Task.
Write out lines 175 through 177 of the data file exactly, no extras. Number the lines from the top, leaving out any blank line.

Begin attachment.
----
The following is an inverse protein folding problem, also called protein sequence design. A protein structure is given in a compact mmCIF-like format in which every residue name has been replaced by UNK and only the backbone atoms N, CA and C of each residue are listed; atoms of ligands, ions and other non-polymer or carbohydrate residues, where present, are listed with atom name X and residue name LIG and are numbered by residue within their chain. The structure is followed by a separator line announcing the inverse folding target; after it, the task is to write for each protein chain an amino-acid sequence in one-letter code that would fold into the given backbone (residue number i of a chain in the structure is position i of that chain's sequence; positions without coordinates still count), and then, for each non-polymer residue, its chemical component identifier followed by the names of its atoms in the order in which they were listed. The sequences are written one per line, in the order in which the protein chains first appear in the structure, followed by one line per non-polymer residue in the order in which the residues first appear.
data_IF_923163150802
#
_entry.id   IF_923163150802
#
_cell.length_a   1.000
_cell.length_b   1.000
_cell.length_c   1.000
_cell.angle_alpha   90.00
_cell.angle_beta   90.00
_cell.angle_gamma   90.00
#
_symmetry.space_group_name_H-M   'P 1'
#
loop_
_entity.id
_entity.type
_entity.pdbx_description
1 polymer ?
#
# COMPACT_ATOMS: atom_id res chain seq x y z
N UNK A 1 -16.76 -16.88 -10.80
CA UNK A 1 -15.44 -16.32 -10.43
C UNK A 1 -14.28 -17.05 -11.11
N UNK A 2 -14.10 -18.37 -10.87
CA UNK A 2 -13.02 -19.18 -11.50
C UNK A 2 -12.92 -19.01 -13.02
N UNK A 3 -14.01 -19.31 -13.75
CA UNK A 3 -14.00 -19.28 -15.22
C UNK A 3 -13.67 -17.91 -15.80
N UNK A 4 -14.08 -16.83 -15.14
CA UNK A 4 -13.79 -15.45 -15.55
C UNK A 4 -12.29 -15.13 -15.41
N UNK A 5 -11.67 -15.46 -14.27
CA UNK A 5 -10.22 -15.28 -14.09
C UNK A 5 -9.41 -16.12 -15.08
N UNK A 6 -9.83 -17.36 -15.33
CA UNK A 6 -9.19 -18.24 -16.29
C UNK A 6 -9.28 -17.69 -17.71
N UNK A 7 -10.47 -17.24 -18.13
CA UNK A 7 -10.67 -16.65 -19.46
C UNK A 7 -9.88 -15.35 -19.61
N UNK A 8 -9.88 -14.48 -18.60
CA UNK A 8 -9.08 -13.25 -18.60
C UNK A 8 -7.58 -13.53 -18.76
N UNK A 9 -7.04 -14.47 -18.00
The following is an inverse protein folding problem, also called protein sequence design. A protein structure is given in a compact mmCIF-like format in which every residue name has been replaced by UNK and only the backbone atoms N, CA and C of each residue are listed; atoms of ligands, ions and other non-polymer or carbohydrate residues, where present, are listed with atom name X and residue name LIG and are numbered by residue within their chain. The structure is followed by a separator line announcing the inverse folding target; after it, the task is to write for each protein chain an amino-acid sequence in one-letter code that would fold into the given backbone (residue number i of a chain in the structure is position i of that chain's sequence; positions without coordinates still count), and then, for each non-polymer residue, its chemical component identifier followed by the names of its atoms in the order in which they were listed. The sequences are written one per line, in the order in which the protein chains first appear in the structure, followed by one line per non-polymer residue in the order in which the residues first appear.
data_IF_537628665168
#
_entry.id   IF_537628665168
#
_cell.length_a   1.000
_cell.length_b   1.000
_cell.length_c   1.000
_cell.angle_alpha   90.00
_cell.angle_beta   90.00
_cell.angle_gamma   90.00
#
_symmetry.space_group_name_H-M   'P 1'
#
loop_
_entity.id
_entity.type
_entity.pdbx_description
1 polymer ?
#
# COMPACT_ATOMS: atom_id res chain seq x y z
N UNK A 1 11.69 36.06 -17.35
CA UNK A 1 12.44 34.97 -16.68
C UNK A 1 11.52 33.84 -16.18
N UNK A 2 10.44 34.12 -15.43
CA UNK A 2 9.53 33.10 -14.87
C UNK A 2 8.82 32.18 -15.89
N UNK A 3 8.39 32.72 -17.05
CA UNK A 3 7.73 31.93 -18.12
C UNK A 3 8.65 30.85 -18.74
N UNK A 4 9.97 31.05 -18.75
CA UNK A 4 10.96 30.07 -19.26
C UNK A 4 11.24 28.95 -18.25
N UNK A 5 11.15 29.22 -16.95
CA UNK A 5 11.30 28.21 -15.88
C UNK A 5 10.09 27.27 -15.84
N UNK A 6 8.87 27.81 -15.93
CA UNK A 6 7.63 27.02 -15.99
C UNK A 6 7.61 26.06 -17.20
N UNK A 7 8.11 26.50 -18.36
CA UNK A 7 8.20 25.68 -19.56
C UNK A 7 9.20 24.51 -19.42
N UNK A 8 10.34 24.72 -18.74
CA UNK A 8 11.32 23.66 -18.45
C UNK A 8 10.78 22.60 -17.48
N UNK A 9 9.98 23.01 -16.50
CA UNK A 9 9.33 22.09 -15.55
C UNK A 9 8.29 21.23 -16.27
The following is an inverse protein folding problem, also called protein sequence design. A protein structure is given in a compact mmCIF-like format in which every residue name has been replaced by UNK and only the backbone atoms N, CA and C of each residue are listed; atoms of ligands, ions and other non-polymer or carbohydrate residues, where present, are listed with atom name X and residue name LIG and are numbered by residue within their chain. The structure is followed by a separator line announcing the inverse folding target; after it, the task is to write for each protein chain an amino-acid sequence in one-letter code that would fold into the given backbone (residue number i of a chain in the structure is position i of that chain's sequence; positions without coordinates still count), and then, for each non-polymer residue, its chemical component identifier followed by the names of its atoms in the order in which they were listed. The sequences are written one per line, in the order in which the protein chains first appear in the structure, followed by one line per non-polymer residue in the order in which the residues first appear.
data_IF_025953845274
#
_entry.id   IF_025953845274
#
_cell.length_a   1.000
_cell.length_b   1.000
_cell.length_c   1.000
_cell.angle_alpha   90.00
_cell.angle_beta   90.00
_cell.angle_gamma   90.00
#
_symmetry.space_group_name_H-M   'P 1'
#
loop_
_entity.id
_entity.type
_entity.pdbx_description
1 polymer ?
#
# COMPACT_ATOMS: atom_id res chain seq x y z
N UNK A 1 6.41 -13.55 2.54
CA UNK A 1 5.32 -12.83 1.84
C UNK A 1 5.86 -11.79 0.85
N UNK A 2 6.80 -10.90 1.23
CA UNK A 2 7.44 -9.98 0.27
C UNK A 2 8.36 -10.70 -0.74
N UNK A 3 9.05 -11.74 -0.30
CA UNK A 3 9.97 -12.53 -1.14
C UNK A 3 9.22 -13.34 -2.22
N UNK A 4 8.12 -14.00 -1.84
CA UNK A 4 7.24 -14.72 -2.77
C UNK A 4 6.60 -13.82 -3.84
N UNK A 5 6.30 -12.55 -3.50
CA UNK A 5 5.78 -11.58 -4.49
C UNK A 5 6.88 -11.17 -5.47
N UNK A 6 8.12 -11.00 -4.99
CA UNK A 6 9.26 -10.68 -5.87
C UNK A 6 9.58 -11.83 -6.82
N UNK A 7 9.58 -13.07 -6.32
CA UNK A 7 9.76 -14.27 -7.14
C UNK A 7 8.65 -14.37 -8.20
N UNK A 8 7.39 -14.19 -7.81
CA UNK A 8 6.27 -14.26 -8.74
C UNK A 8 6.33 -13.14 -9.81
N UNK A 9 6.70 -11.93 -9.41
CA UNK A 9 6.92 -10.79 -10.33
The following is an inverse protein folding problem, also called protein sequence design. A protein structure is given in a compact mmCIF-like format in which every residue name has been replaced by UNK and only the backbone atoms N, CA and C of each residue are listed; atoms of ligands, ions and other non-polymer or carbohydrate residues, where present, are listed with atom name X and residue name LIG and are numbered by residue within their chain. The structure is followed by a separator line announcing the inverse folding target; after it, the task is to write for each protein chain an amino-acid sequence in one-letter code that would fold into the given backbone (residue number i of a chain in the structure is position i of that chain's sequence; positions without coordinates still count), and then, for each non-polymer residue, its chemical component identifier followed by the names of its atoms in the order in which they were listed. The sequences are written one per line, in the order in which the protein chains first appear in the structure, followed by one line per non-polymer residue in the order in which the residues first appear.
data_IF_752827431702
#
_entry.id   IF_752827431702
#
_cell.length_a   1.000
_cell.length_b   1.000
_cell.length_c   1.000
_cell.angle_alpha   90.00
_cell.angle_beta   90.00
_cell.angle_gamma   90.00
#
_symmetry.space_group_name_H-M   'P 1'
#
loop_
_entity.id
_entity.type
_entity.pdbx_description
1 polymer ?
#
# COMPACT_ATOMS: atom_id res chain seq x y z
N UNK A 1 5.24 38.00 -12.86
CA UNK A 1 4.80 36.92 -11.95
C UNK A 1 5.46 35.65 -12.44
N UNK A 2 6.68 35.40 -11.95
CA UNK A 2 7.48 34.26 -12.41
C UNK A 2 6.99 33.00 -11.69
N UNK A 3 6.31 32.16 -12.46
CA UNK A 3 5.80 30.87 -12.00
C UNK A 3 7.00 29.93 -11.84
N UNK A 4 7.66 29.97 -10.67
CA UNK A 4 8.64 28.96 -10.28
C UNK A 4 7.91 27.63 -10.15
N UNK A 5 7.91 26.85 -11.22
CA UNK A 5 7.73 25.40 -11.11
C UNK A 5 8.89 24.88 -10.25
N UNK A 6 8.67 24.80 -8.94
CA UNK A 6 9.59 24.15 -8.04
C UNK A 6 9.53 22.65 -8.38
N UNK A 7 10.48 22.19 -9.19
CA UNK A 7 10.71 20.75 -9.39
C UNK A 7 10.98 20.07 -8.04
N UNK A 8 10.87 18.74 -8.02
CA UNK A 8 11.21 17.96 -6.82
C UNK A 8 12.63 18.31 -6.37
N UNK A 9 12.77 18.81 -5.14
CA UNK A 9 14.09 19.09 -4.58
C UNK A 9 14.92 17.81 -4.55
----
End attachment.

N UNK A 5 7.91 26.85 -11.22
CA UNK A 5 7.73 25.40 -11.11
C UNK A 5 8.89 24.88 -10.25